Three years later, I was divorced. I was broke. My car was repossessed. I filed for bankruptcy. But my little girl and I were a team by then, and nothing would separate us. Friends brought bags of groceries and called with employment leads, and my daughter’s grandparents paid for day care so I could work at a better job. At the same time, my daughter started to talk about another little girl with her in a place where she lived before she was born. I had heard and read about other young children talking about life-before-birth. My daughter’s recollection of “the other girl” stuck in my mind. Was I supposed to have had another child? Was there another baby in that place before birth, calling my name? My daughter stopped talking about the other girl by the time she was five, and settled on being an only child in a household of two.
Fifteen years later, remarried, when life had the harmony of a Barbershop Quartet, I wanted to find that other girl my daughter had referred to long ago. I tried to get pregnant but couldn’t. Publicly, I joked about it and said, “I guess you can’t teach old egg new tricks.” Privately, I felt guilty about having considered giving up my daughter for adoption, and I thought my inability to get pregnant meant that I didn’t deserve another child. I envisioned babies coming and going, to and from the land of life-before-birth, and telling each other, “Skip this mother and move on. She was too screwed up the last time.”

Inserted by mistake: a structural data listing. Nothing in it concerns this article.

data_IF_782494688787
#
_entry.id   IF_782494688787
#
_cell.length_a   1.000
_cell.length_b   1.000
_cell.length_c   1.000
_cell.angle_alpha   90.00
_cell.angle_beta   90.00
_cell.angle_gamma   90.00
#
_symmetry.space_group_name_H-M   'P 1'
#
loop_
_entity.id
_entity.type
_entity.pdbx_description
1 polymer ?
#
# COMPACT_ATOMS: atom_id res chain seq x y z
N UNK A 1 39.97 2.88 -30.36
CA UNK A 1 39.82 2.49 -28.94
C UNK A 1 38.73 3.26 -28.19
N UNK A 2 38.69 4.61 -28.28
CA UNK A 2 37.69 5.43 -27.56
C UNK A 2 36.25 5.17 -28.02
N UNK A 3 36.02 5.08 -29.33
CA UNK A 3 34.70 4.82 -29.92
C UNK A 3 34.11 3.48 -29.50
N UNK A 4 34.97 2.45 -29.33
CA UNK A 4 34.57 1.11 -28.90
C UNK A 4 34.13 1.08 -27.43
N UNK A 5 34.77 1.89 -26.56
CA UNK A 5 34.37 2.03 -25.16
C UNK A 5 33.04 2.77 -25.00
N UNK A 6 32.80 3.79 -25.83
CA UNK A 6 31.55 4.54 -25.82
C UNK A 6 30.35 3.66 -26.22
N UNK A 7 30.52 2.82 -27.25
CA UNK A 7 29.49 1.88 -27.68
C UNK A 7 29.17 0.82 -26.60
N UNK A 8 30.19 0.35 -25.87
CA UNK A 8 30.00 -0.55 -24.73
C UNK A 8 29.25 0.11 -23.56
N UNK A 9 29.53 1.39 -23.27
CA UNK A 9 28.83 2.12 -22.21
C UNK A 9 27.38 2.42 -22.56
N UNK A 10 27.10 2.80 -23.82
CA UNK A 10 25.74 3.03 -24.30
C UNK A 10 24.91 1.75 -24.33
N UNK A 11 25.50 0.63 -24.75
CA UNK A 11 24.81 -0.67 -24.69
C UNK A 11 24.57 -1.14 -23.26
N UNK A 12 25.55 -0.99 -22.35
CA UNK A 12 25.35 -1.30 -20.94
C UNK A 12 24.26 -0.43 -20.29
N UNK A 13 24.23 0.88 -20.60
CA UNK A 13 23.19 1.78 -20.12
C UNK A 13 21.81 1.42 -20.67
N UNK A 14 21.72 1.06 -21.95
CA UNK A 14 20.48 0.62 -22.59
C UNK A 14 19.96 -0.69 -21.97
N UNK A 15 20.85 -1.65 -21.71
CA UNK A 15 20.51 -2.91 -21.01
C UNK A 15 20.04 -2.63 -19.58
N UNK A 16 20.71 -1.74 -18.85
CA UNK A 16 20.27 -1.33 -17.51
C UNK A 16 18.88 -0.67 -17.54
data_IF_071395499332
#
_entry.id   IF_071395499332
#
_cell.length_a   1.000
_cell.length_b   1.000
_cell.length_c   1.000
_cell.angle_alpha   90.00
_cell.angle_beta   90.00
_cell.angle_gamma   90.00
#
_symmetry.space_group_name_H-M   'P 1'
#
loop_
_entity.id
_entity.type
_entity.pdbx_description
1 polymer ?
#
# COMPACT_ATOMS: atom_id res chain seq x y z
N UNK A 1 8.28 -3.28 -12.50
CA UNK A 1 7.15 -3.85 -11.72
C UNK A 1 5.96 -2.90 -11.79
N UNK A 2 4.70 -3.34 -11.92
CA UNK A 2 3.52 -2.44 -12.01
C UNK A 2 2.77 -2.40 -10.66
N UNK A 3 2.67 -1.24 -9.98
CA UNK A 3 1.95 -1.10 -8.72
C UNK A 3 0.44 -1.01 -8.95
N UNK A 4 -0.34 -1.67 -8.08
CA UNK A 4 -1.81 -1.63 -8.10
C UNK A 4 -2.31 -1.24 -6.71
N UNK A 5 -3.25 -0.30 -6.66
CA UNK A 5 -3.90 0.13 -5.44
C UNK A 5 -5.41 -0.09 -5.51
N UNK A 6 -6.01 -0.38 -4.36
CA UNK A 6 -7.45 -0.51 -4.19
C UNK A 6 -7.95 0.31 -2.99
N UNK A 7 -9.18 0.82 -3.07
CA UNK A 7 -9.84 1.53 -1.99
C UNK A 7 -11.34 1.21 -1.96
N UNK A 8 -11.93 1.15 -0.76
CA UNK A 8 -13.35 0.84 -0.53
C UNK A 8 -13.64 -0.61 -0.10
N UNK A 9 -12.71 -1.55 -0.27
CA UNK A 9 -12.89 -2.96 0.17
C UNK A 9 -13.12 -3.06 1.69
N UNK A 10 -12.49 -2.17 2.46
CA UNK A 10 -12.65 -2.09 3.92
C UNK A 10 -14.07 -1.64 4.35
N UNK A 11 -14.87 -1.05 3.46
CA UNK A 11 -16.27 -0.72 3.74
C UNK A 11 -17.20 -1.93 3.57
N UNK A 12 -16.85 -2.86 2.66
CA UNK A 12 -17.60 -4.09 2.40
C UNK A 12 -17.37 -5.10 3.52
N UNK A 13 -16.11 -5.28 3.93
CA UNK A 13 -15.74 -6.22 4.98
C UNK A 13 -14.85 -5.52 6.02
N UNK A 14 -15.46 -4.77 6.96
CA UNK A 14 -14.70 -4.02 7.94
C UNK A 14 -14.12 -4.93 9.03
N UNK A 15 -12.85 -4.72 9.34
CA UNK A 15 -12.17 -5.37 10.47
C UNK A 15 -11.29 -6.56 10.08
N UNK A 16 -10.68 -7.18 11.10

My second husband and I tried to adopt a child. We designed a glossy brochure about our lives so that birth mothers would choose us from among all the waiting couples. With a little photo-shopping to color our hair and wipe away wrinkles, we hoped we would show well to the young women making decisions about choosing parents to raise their children. Our case worker had encouraged us to market ourselves, so we were sure to include pictures of our daughter’s birthday parties and trips to Disney. One morning, while waiting on the adoption list, I shot out of bed with the conviction of a cattle prod. I sensed that a birth mother was about to choose us. I hauled the crib, changing table, dresser and rocker into the would-be nursery, picked a carousel horse wallpaper print from a catalog, and asked my friend to sew neutral-green curtains and pillows. My intuition was right. The next day, the adoption agency called to say that a birth mother had indeed chosen us from the parents’ list for her baby who was due in three months.